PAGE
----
Unconfirmed: Fred Gray

Judicial confirmation is a business.  Over the last thirty years, a cottage industry of interest groups, nonprofits, and lobbying agencies have formed to support and oppose judicial candidates.  Behind the rhetoric on both sides, it is sometimes easy to forget that nominees are people: people who are frequently forgotten once their nominations are blocked or defeated.   “Unconfirmed” seeks to revisit nominees who were never confirmed to lifetime appointments, to explore the factors why, and to understand the people involved.  On this Martin Luther King Day, where better to start this series than with one of King’s fellow civil rights leaders, whose rejection for the federal bench was laced with allegations of racism and prejudice: Fred Gray.

When Jimmy Carter was elected Governor of Georgia in 1970, Fred Gray was already one of the most famous civil rights attorneys in the nation.  A native Alabamian, Gray was born in Montgomery in 1930, and grew up in a segregated city.  While attending an all-black school, Gray worked as a “boy preacher”, ministering to interracial crowds throughout his youth.[1]  After graduating from the Alabama State College for Negroes in 1951, Gray found himself barred from admission at an Alabama law school due to his race.  Nevertheless, Gray attended Case Western Reserve School of Law in Ohio, getting a J.D. in 1954, and returning to Montgomery shortly thereafter to fight segregation.

Back in Montgomery, Gray represented Rosa Parks and the Rev. Martin Luther King Jr. in litigation stemming from the Montgomery Bus Boycott in 1955, as well as serving as lead counsel in Browder v. Gayle, which desegregated city buses nationwide.[2]  Gray also represented King in his tax evasion case, securing an acquittal from an all-white jury.[3]  Gray also successfully argued that Alabama State students who were expelled for participating in student sit-ins had their due-process rights violated, and successfully filed to protect marchers seeking to march from Selma to Montgomery in 1965.[4]

Furthermore, Gray also argued on behalf of African Americans at the Supreme Court in Gomillion v. Lightfoot.[5]  Among his other accomplishments, Gray was the leading attorney in successfully desegregating the University of Alabama and Auburn University, despite the opposition of politicians including Gov. George Wallace.[6]  In one of his most notable cases, Gray represented the African American victims of the Tuskegee Syphilis Study.[7]  Finally, in 1970, Gray was the first African American elected to the Alabama legislature, alongside Thomas Reed.[8]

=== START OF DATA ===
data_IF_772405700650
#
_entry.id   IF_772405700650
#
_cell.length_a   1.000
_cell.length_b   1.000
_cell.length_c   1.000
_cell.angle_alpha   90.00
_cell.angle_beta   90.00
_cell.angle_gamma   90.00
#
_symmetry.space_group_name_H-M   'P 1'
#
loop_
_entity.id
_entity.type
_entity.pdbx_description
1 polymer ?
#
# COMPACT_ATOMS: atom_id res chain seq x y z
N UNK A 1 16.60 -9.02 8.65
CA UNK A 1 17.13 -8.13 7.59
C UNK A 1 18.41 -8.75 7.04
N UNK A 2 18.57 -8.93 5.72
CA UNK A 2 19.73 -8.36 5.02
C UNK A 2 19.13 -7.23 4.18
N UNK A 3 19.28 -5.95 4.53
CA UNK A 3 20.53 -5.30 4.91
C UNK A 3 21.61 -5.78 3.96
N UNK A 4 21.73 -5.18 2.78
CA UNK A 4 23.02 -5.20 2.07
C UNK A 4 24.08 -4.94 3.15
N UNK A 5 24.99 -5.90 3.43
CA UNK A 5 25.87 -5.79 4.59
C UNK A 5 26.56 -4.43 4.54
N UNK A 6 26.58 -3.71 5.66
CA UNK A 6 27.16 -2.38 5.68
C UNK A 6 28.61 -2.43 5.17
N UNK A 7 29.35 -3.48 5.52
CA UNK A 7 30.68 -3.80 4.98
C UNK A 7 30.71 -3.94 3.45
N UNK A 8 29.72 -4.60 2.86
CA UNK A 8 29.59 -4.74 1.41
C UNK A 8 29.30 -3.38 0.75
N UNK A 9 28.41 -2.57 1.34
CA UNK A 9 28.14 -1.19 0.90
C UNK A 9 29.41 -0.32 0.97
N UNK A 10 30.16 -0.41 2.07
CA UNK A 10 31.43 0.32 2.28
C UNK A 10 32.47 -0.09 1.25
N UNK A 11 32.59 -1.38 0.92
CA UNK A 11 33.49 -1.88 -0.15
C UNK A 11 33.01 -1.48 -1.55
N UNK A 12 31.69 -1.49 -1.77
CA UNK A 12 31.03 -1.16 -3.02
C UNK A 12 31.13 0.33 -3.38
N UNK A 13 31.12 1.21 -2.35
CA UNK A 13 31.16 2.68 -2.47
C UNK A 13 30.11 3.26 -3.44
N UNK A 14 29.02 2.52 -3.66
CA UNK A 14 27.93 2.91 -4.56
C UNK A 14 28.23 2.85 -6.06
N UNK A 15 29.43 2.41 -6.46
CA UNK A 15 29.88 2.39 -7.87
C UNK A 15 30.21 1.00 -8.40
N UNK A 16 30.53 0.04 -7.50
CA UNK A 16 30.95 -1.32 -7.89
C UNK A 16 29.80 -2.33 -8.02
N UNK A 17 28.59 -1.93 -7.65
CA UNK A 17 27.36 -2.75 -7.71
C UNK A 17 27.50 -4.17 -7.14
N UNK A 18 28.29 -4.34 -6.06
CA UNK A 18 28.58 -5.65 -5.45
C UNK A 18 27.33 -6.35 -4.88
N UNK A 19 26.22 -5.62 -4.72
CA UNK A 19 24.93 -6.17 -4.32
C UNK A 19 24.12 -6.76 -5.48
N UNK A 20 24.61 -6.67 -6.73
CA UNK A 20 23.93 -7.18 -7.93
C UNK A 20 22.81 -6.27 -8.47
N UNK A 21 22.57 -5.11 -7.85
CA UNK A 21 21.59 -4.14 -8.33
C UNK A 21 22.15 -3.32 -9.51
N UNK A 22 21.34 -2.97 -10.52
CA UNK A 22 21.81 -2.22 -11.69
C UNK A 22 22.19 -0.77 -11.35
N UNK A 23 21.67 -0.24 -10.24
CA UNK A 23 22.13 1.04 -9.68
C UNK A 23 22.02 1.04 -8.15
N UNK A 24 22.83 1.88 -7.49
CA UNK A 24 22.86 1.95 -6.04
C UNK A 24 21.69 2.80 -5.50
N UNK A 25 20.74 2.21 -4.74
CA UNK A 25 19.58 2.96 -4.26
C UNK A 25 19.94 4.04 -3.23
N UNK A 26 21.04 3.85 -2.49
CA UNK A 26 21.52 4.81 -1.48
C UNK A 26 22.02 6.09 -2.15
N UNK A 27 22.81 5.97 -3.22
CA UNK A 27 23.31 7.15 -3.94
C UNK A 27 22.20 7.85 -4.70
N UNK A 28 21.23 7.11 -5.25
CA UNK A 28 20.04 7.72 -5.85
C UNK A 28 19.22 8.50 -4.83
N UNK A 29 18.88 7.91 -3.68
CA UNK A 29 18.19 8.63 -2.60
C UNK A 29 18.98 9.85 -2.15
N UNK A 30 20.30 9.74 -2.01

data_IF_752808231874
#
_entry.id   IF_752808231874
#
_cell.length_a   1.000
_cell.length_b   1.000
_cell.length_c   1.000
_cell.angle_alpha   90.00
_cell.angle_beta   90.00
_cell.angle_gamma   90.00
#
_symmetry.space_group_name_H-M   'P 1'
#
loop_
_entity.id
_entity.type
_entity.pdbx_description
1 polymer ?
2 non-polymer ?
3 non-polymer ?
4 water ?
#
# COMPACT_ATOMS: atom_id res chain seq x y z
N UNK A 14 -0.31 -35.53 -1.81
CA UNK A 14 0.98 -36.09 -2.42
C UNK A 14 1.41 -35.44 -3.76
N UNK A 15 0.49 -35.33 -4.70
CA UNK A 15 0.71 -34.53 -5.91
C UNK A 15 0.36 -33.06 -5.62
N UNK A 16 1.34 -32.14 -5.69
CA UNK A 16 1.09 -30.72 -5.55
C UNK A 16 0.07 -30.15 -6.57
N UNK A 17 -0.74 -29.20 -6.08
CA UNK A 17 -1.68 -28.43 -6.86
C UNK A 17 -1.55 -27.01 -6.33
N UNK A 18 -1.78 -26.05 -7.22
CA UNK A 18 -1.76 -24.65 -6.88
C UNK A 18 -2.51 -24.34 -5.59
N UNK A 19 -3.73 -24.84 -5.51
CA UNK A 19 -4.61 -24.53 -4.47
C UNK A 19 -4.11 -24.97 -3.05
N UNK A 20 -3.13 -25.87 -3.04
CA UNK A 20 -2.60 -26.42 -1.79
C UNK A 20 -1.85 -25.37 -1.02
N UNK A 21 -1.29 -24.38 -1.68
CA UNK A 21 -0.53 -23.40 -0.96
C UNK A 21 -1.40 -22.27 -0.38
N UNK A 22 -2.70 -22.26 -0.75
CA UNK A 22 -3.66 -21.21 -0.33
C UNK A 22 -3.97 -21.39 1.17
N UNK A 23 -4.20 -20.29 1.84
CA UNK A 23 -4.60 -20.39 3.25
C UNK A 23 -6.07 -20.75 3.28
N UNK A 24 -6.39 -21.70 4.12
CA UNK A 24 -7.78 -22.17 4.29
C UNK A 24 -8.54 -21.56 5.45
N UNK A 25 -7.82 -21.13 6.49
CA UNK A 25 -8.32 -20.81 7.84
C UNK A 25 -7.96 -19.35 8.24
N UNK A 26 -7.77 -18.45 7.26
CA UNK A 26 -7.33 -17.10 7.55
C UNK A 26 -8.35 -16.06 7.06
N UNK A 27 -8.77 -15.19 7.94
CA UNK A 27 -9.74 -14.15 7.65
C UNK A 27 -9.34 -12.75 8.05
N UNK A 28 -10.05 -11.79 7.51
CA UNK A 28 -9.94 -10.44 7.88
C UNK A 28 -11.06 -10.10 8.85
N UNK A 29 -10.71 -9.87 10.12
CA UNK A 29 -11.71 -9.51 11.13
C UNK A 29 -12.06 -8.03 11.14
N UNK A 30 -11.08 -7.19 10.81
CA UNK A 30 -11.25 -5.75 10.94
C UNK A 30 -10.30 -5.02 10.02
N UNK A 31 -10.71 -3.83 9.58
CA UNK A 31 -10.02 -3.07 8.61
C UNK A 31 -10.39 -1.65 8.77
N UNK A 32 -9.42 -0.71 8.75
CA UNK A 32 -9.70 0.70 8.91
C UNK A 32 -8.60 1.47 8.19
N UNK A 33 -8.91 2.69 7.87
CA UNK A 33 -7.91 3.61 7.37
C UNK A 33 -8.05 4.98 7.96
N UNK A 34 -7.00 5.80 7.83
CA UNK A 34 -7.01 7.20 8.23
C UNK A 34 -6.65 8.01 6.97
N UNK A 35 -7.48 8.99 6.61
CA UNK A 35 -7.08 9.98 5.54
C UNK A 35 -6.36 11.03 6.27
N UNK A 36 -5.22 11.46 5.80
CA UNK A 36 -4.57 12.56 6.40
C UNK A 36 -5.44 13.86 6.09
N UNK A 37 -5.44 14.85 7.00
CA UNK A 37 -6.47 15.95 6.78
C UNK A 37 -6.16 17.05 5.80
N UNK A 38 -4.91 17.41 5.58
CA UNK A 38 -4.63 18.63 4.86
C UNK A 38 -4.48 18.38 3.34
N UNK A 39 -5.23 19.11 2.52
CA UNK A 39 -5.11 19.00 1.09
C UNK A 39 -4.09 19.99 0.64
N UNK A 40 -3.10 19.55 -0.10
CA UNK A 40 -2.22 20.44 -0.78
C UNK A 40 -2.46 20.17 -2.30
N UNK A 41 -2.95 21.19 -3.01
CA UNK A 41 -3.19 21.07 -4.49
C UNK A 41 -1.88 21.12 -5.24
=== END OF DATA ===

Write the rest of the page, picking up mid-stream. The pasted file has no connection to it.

When Carter was elected president in 1976, he and Attorney General Griffin Bell met with Coretta Scott King and assured her of their commitment to place qualified African American judges on the federal bench.[9]  In 1979, Gray was one of five candidates considered by Carter and Bell for the U.S. Court of Appeals for the Fifth Circuit.[10]  Despite his commitment to King, and Gray’s strong backing from Alabama African American groups, Bell declined to recommend Gray for the seat, ranking him fifth out of the five candidates being considered.[11]  The nomination and the seat instead went to the candidate ranked fourth, a white lawyer named Robert Vance.[12]

Instead, in 1979, Gray was recommended by Alabama Senators Howell Heflin and Donald Stewart (both Democrats) for a seat on the U.S. District Court for the Middle District of Alabama.[13]  However, despite the recommendation, the Carter Administration sat on Gray’s nomination for several months, allegedly due to Bell’s opposition.[14]  It took the personal intervention of Alabama African American power broker Joe Reed to break the impasse and allow Gray to be nominated officially in January 1980.[15]